I’m getting so used to 80 minute blocks that I’m not sure how to handle a 40 minute period when it gets thrown at me. Today was a 40 minute period day (five classes in one day, how did I ever handle this?), and I threw a quiz at my students in which they had to use Desmos to plot some data and answer some questions. I love Desmos, but from the results it seems like many of my students still aren’t getting it (I suspected many are letting their partners do the work, thus I gave them this quiz).
After the quiz, some students were discussing Ahmed Mohamed and his clock. We talked about it a bit as a class; I encouraged them to not immediately throw in the ‘race card’ without knowing more about the school (it’s very diverse, as is the administration and faculty). I did not deny that racism may have been involved, but I suggested they not call someone names unless they know more of the details.
I’m writing to my fellow white people, many of whom I have seen write emotionally about why they fly the “Rebel flag” (often given other correct and incorrect names, so I’m going to put it in quotes for the rest of this article not out of disrespect, but just to acknowledge that the image has many names, and I’m only using one of them).
The “Rebel flag” is something many people want to keep flying, and they see no problem with it being flown to represent their culture and history. I’m going to try to explain to you why I believe the flag should be removed from prominent public display, either flying as official government display, or as bumper stickers, window decals, and other personal displays.
OK, I realize that to many of you the flag does not represent racism. I get that. It represents, to you, a culture of the South that was (and continues to be) very different from the North. My US roots are from California (four generations back) and Maryland (part of the North, but with many Southern “tendencies”). I can’t say I have strong Southern roots, but I’m not completely without them either.
I’ve traveled in the South, but never lived there. That being said, I appreciate the generally slower paced life in the South. I have known African-American friends who have moved “back” there after life in California wore them out, or didn’t feel like “home.”
Yes, I know our country has a history of racism in both the North, South, and “West.” When we haven’t had people of extremely dark skin around us, many Northerners picked the “other” Europeans (e.g. Irish and Italians) to inflict their racism on.
I also understand that the Civil War wasn’t just about slavery. The North wanted the South to keep producing agricultural products, and ship them only to the North so the North could manufacture them into something new and ship them back to the South for a profit. The agricultural region of a country is generally the least well-off financially. Northerners were happy to keep it this way. (Not that everyone in the North was happy and wealthy, just look at all the child labor and factory deaths.)
When it came to the slavery debate, there were people in the North who supported it, and people in the South who opposed it. Neither side can be categorized as “all good” or “all bad.”
We probably all have our bad histories. Some of us even can identify it—in my family, there is a rumor that on my mom’s side there was a ship captain who participated in bringing slaves into the US after this practice was outlawed in 1808. (And, as one of my cousins pointed out, this ship would have been flying the flag of the United States of America, not the “Rebel flag.”) While my current family certainly didn’t directly inherit wealth from this lucrative venture, it is likely a part of my family history—and perhaps earnings from this “business” may have allowed some of my relatives to move “upward” after this, with this “affluence” making its way through the generations to end up helping my mom be able to afford college, and maybe even helped me to buy the laptop I’m typing on.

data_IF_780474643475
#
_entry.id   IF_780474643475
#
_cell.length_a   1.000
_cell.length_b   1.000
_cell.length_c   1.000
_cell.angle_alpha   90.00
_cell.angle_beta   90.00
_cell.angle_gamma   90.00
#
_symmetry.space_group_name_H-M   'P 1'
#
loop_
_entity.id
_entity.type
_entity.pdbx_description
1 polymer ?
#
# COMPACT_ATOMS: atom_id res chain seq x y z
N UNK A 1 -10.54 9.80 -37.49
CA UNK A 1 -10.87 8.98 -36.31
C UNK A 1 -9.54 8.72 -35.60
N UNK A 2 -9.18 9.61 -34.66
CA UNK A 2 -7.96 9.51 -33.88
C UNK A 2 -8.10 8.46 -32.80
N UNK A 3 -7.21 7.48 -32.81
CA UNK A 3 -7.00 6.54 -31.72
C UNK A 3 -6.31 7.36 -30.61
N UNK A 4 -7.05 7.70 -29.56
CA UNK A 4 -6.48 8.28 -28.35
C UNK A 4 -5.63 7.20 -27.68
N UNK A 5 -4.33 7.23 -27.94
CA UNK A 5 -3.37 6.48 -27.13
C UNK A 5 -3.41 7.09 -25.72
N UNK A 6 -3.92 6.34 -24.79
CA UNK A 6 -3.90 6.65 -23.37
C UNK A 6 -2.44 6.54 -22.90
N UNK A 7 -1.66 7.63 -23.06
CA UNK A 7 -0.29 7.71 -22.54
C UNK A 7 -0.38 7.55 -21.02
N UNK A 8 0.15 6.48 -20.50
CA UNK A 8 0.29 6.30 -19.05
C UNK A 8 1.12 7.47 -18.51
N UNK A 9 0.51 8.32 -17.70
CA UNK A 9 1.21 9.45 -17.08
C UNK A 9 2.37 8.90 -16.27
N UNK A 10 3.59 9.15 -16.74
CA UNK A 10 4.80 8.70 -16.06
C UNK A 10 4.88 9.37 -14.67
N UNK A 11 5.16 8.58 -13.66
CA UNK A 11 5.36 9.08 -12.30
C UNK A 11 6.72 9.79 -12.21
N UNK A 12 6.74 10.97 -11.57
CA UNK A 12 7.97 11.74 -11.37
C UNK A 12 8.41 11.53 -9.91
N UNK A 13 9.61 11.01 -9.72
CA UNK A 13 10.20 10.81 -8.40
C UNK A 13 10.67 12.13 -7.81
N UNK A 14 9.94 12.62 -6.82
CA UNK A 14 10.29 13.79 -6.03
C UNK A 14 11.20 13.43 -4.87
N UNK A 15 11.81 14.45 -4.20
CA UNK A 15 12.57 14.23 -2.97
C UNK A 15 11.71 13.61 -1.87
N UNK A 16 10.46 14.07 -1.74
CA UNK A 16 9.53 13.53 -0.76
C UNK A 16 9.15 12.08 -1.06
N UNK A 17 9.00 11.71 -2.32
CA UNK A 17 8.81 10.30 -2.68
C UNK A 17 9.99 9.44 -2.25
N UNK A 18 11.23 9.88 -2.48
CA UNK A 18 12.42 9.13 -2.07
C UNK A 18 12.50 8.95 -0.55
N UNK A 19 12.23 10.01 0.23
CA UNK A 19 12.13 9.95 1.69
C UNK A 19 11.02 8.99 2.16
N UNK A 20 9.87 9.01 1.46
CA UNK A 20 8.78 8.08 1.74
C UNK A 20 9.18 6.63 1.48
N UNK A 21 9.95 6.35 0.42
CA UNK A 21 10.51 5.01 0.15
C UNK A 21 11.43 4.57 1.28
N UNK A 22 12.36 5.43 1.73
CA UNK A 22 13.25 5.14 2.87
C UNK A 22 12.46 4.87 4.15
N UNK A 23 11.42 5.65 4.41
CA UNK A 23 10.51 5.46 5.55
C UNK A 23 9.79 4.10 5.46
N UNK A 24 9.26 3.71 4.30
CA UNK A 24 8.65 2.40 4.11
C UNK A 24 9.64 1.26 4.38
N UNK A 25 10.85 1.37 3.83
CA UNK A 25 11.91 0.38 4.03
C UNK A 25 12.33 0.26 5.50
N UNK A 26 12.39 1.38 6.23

So, I’m not trying to point fingers at the past. I’m writing about the impact of public display of an image that causes pain to so many. For many people, the “Rebel flag” does represent slavery. Slavery isone of the reasons the South separated from the United States.
My question to you is, how much pain would it create in you to not display this flag?
Think about it for a minute. When some folks see this flag, they are instantly angry at you, and you cause them pain. Do you really want that? Yes, I understand you don’t think they should be angry at you, but they are. And I think their anger can be understood, even if it means they may not understand your reasons for flying the “Rebel flag.”
Remember, the “Rebel flag” was used in the 20th Century by the KKK in protests against integration, voting rights, and on and on. I’m sorry the flag was flown during lynchings, but it was. These are things living people remember, not just a part of history from books.
We are one nation. Most Southerners I know of are proud to be part of the USA—I think part of them is happy that after the Civil War we retained our status as a single nation.
So, I ask you to please let go of this symbol. In our living together, we all may have to let go of some of our prized possessions. I’m sorry to have to ask you to do this, but it just pains me and other too much when the “Rebel flag” flies.
Lee Trampleasure, white European-American mutt.
PS. Perhaps this could be a time to create a new logo/flag that represents the good things about the South. There are many great artists from the South, perhaps there could be a contest to develop a design that brings to light the things you are proud of about your heritage, in a way that doesn’t have such a negative impact on people. Just a thought…